Hourly patrols are conducted on a 24-hour basis to search for motorists who might be stranded in disabled vehicles and to respond to call that come in via the cell phone *999 motorist assistance line, Illinois Tollway dispatch or Illinois State Police District 15, according to a tollway news release.
“The Illinois Tollway has provided help along the roadway to more than 180 drivers since Saturday during this dangerously cold weather,” Illinois Tollway Executive Director Kristi Lafleur said in the release.
The city of Joliet also issued these precautions:
• Remember to check on the elderly, those with medical conditions and those with special needs during periods of extreme cold weather.
• Stay indoors in a heated room as much as possible.
• Hang blankets over windows at night, but let the sun shine in during the day. Cover cracks around doors with rugs, newspapers, towels or other such material.
• When using alternative heat from a fireplace, wood stove, space heater, etc., use safeguards and ensure proper ventilation to avoid carbon monoxide poisoning.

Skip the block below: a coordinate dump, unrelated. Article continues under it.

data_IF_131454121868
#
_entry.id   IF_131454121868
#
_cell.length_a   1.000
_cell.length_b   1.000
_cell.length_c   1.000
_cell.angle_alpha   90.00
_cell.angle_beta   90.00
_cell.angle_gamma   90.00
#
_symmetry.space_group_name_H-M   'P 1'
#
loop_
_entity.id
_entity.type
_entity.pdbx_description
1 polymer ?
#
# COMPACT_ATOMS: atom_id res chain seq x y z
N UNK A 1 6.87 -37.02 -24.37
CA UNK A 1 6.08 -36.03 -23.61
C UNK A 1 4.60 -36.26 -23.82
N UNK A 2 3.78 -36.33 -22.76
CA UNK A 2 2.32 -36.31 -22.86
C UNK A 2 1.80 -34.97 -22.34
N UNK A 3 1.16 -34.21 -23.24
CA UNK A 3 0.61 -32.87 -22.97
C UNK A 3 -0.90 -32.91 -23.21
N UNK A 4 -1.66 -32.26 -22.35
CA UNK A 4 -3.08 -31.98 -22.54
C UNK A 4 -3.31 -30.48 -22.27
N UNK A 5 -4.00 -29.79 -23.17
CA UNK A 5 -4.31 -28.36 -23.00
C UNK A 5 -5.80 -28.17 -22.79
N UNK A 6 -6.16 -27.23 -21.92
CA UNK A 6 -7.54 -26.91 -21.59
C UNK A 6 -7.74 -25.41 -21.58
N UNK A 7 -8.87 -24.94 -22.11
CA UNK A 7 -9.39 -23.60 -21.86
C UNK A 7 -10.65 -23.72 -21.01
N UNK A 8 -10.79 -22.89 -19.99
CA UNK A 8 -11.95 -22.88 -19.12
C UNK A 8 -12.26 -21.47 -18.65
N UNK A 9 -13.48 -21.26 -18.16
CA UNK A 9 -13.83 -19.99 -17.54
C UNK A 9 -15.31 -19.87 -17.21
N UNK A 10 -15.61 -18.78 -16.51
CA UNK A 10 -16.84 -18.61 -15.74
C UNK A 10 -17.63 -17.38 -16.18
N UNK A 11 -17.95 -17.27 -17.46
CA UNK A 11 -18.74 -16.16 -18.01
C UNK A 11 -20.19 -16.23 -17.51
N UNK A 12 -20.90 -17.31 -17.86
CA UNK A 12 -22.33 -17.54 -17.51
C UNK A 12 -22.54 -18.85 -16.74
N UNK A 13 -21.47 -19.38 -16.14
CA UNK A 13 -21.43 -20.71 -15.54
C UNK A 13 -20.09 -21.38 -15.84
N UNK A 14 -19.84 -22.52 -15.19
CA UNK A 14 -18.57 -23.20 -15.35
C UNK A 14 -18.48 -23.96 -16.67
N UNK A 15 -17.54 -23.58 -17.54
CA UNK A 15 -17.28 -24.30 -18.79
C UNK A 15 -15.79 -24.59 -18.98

• If your water pipes freeze:
- Shut off water at the main source. This can minimize the damage to your home.
- Call a plumber and contact your insurance agent.
- Never try to thaw a frozen pipe with an open flame or torch.
- Always be careful of the potential for electric shock in and around standing water.
• Avoid overexertion, such as shoveling heavy snow, pushing a car or walking in deep snow. The strain from the cold and the hard labor of snow shoveling could cause a heart attack at any age - a major cause of death in the winter. Don’t ignore chest pain or tightness in your chest.
• If you become stranded outdoors:
- Seek shelter to stay dry.
- Cover all exposed parts of the body.
- Do not eat snow as it will lower your body temperature. Melt it first.
• Watch for signs of frostbite and hypothermia. Frostbite is a severe reaction to cold exposure of the skin that can permanently damage fingers, toes, the nose and ear lobes. Symptoms are numbness and a white or pale appearance to the skin. When symptoms are apparent, seek medical help immediately. If medical help is not immediately available, slowly warm the affected areas.